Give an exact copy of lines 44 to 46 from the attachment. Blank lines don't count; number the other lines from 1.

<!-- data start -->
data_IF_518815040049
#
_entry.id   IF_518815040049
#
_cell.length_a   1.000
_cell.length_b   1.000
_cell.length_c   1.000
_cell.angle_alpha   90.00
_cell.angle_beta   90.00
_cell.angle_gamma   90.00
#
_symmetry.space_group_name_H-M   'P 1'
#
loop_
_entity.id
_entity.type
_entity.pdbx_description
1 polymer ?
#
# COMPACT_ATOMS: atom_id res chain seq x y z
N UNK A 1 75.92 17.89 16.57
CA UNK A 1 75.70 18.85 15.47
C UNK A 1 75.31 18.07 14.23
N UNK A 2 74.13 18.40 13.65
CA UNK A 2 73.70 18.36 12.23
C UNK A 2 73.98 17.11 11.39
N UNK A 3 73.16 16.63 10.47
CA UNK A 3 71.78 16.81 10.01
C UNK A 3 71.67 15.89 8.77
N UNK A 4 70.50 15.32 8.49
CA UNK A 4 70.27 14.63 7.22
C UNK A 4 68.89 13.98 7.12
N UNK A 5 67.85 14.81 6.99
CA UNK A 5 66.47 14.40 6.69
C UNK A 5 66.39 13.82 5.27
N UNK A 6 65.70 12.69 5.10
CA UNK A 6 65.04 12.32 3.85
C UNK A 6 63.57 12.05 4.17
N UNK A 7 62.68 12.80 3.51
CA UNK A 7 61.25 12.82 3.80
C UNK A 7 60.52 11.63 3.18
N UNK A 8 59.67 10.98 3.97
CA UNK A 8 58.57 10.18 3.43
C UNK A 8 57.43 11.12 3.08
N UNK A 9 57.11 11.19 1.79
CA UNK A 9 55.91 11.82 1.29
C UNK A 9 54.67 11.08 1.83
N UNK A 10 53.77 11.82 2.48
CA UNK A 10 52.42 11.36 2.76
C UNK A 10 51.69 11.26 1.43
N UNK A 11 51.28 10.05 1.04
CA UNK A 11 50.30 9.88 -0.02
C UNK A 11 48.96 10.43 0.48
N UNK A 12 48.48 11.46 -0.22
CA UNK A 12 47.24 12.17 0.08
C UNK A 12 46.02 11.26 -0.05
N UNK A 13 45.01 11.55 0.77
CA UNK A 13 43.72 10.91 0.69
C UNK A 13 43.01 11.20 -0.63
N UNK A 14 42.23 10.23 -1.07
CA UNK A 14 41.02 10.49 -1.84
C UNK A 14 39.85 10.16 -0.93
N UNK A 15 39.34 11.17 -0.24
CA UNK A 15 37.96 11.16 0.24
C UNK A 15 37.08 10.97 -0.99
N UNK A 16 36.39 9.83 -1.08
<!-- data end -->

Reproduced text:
C UNK A 8 57.43 11.12 3.08
N UNK A 9 57.11 11.19 1.79
CA UNK A 9 55.91 11.82 1.29